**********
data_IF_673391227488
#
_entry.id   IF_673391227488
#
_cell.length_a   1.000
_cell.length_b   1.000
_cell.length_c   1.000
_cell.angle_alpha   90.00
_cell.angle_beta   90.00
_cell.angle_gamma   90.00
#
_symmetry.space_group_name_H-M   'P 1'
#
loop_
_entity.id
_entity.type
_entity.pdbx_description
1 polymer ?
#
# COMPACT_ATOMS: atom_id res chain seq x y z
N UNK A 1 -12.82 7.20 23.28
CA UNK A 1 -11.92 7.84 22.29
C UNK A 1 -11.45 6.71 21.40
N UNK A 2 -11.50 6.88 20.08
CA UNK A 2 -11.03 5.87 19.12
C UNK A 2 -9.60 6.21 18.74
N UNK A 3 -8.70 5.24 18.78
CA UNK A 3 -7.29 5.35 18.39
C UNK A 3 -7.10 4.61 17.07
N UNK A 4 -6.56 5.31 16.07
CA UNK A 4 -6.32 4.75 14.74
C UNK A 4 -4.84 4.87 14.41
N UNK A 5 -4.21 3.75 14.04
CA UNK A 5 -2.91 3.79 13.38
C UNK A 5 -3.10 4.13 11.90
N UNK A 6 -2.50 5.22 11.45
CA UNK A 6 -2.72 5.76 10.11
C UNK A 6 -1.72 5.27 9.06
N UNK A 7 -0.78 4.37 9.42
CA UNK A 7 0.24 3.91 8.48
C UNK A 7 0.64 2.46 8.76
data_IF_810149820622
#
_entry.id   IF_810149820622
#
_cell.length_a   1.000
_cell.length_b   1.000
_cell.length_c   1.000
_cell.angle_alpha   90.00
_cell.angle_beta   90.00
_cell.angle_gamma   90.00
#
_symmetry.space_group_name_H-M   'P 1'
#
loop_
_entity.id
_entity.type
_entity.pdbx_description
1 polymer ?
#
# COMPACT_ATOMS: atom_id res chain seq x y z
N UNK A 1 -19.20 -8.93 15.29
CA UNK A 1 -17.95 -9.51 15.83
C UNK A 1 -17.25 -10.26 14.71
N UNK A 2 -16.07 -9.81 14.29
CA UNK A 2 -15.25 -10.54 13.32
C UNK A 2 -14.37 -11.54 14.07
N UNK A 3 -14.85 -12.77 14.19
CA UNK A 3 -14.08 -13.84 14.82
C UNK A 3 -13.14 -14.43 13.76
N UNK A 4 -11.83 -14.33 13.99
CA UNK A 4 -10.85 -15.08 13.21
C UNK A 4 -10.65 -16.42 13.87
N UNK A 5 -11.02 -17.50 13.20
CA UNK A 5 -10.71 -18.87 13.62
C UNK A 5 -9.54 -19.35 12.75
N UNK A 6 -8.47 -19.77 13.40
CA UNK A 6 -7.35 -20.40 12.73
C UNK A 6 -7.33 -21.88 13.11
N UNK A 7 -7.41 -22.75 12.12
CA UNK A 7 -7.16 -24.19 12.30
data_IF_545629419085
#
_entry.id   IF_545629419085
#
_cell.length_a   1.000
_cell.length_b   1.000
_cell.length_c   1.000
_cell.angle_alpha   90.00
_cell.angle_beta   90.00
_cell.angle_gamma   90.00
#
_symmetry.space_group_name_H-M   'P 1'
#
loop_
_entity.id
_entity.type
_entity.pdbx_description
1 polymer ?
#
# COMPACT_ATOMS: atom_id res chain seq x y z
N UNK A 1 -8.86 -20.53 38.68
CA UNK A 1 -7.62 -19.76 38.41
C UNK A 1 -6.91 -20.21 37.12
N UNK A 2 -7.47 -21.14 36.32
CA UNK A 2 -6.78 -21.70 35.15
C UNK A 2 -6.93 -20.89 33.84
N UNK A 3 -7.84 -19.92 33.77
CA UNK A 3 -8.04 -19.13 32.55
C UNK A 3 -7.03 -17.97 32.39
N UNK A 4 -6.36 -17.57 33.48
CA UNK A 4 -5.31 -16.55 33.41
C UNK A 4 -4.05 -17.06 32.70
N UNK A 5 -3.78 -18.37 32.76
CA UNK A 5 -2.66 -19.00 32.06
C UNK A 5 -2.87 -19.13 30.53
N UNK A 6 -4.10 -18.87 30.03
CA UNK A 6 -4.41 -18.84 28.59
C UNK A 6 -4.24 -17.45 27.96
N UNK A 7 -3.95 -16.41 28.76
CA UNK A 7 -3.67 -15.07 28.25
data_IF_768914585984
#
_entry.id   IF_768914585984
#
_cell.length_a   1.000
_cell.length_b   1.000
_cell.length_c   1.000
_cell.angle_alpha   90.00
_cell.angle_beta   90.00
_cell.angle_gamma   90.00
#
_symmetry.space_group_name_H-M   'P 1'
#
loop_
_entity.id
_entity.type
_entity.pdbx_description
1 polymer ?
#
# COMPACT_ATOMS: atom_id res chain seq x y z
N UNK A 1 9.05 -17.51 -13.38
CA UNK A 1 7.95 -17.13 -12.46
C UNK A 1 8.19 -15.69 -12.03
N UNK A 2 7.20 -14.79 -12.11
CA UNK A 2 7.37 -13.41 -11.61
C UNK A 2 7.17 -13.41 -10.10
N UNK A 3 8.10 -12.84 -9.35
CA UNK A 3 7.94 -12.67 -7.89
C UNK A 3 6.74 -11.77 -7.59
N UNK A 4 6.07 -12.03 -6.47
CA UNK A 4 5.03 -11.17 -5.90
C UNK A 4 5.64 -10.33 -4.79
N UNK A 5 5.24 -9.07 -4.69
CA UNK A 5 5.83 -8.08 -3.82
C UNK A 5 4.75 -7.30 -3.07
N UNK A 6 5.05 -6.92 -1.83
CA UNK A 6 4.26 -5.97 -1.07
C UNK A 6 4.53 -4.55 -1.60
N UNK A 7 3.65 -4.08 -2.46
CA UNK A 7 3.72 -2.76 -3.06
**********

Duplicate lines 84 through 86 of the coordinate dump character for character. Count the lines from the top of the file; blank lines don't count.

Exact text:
_entry.id   IF_545629419085
#
_cell.length_a   1.000